YOGYAKARTA – The Norwegian government collaborates with Universitas Gadjah Mada to conduct research related to power, welfare and democracy. Signing of cooperation agreement was done at Senate Hall, Wednesday (28/11) between UGM and Agder University and Oslo University, Norway, by UGM Rector, Prof. Dr. Pratikno, M.Soc., M.Sc., and Agder University Rector, Torunn Lauvdal, and Oslo University was represented by Dean of Psychology, Fanny Duckert. Crown Prince Hakoon Magnus and Norway Deputy Foreign Minister Gry Larsen were witnessing the signing.
HRH Hakoon Magnus said his visit to Yogyakarta is the first although cooperation between Indonesia and Norway was started in 1992. UGM in his opinion is a renown university, known for education and centre for cross-culture and interfaith. “We are bringing several missions in the visit to Indonesia while the cooperation with UGM is in education,” he said.
In the visit to Indonesia, apart from meeting the President, the Norway royal entourage is accompanied by dozens of businessmen to do trade cooperation and investment in Indonesia. The trade cooperation covers telecommunication, infrastructure, transportation, oil and gas, agriculture and animal husbandry. “We also collaborate in renewable energy,” he said.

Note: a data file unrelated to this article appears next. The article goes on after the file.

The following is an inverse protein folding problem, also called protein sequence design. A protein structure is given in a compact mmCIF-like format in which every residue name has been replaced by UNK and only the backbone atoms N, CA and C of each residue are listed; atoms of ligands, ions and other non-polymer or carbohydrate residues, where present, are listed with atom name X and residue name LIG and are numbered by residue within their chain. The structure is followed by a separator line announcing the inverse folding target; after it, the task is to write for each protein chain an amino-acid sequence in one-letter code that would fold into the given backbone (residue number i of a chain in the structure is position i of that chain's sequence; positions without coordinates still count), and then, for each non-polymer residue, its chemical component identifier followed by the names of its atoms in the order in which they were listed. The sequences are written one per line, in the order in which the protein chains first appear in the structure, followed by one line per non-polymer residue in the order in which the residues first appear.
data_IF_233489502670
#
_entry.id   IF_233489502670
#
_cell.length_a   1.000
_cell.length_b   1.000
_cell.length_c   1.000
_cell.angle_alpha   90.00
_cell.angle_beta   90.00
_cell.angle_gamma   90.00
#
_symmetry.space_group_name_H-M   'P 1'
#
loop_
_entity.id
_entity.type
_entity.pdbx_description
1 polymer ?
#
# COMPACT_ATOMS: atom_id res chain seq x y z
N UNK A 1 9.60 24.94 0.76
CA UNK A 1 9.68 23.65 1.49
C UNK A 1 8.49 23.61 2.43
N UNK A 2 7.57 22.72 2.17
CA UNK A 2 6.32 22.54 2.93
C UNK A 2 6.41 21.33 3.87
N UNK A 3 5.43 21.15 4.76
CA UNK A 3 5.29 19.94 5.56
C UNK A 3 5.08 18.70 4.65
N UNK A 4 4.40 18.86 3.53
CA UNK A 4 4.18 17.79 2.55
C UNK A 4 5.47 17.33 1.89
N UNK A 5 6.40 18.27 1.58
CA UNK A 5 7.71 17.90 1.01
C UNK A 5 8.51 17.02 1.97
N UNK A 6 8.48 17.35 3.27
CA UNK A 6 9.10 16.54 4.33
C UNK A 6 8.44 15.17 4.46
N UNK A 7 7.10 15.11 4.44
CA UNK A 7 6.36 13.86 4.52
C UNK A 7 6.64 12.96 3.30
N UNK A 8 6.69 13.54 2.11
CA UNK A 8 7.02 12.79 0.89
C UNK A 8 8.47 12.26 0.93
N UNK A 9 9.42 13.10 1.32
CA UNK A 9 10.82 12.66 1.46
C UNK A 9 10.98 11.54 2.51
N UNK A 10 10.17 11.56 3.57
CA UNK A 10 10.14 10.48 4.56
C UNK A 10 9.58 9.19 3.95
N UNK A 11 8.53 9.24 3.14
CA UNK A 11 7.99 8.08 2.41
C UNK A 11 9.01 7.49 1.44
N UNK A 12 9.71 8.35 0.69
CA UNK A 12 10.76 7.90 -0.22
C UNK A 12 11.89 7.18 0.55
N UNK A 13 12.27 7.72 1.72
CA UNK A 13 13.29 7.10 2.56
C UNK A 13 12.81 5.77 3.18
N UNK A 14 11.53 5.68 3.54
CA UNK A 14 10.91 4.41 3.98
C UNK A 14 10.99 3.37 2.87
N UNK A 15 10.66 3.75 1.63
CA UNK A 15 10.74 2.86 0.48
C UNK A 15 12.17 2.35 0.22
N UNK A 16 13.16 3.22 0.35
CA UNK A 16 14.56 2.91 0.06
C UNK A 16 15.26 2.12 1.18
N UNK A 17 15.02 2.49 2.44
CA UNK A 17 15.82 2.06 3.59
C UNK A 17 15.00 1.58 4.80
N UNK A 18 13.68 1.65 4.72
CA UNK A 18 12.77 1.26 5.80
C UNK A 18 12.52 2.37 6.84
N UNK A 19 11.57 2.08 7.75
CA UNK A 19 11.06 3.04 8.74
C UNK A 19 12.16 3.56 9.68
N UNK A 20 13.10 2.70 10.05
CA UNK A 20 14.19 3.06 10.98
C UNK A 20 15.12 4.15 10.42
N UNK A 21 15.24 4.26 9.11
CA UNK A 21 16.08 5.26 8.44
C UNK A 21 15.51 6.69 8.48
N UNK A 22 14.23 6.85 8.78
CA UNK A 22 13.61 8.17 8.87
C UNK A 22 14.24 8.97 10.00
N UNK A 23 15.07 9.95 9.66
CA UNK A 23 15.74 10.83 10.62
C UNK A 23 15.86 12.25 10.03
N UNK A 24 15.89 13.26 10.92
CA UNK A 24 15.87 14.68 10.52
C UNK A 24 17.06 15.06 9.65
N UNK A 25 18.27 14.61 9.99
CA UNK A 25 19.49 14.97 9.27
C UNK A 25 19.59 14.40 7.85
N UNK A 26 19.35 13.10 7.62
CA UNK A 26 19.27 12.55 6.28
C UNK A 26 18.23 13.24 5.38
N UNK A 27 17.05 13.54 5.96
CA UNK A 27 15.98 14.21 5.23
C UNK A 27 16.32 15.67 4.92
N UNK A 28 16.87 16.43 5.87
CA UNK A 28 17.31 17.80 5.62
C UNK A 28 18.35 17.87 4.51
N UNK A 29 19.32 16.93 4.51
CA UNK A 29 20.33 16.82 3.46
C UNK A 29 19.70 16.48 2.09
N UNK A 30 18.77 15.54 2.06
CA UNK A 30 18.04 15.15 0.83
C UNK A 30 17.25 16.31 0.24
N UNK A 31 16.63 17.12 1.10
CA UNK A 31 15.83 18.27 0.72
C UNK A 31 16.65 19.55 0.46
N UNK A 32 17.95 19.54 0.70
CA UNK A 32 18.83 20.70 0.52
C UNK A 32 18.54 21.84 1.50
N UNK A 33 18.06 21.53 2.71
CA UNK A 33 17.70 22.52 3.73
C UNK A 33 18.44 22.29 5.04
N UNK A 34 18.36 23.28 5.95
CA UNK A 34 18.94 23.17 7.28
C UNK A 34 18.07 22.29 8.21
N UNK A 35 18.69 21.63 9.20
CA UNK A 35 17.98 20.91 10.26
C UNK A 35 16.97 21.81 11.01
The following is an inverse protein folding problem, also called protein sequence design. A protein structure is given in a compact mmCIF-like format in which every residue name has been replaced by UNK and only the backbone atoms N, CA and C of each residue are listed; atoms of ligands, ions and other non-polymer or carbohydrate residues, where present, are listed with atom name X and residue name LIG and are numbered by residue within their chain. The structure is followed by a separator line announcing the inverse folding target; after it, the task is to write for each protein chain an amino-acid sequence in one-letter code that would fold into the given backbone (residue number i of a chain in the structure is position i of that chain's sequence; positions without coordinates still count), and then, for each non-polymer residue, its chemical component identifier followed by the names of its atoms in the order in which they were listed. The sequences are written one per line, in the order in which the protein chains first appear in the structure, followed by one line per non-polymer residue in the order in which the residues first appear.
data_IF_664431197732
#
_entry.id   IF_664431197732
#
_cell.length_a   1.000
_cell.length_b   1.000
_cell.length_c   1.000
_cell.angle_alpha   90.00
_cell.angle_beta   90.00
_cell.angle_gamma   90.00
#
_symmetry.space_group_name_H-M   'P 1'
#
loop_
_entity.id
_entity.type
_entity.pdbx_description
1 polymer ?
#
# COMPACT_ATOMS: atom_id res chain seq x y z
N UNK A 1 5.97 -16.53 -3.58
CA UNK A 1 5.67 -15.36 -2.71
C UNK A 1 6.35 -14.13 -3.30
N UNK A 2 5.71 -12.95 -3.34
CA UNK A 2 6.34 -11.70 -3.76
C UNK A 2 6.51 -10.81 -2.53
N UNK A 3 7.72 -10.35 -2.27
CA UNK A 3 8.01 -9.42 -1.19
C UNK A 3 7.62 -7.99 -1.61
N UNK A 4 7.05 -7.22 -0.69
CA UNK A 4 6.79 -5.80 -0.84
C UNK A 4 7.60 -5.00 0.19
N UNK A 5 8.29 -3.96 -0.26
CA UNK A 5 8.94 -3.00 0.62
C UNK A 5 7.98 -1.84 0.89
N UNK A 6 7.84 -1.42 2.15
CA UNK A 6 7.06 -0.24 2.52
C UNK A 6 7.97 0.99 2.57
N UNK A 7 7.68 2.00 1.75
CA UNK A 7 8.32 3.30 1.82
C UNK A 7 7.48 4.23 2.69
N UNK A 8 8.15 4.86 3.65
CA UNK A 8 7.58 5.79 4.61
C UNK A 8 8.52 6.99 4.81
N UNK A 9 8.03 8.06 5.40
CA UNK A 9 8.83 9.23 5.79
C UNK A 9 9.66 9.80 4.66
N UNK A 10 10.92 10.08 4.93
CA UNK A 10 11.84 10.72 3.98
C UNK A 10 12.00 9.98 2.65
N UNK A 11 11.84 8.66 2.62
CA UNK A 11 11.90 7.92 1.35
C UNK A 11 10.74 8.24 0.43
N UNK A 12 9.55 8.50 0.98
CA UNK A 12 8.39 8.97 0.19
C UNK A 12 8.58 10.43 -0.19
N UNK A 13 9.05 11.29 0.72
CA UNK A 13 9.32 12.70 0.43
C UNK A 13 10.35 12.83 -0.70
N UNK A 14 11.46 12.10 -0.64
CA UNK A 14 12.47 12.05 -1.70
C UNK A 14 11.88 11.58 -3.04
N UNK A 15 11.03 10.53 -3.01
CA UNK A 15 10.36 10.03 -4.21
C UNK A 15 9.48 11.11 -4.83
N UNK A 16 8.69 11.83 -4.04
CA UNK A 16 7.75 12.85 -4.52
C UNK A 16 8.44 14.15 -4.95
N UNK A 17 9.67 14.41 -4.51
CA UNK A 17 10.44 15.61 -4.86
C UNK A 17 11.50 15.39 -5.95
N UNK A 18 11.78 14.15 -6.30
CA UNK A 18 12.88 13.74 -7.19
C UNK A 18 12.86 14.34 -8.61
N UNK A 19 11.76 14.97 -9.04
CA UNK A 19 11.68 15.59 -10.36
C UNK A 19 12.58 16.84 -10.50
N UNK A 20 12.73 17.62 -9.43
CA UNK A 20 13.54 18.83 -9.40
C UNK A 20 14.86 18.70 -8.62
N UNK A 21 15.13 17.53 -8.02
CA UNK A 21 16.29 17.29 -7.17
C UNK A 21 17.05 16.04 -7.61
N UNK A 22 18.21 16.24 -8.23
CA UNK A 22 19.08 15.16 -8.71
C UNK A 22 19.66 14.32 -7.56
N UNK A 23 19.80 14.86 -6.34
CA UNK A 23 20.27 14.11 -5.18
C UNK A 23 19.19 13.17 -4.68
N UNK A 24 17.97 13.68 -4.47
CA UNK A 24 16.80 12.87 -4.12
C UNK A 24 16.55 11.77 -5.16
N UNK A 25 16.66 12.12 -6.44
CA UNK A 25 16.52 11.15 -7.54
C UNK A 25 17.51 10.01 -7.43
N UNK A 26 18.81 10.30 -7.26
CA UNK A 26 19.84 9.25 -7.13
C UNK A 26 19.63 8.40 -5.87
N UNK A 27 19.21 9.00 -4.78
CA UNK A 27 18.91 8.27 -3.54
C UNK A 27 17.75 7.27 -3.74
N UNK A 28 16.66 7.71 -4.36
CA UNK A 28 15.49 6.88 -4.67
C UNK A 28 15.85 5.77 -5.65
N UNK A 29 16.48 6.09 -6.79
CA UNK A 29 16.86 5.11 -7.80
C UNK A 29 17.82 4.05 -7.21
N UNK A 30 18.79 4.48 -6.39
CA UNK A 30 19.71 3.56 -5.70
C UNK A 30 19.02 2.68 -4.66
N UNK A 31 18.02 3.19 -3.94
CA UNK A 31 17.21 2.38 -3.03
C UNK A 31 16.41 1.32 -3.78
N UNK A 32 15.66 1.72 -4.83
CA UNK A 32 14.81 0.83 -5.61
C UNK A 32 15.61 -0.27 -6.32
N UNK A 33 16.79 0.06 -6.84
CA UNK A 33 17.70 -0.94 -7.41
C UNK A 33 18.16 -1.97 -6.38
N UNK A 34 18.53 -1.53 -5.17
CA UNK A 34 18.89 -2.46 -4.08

Prof. Dr. Pratikno, M.Soc., M.Sc. said the collaboration covers faculty and student exchange and other academic areas.
He said that interest of Indonesian young people to study in Norway is increasing significantly and vice versa. At UGM there is a student community that learns Norwegian language and culture. “There is a student group studying Scandinavia, they learn about culture, politics and language,” he said.
The academic collaboration between UGM with Norwegian universities will last for 5 years from 2012 to 2017. He hoped that the collaboration would give significant impact to academic climate of both parties.
Deputy Minister Gry Larsen in her speech stressed the importance of dialogue in resolving conflict. She said that dialogue does not mean accepting other’s opinion but looking for agreement between conflicting parties. Democracy, tolerance and dialogue are important for conflict resolution around the world. “Although dialogue is difficult to make but it’s better than military approach. Dialogue and tolerance can become a solution for political problems,” she concluded.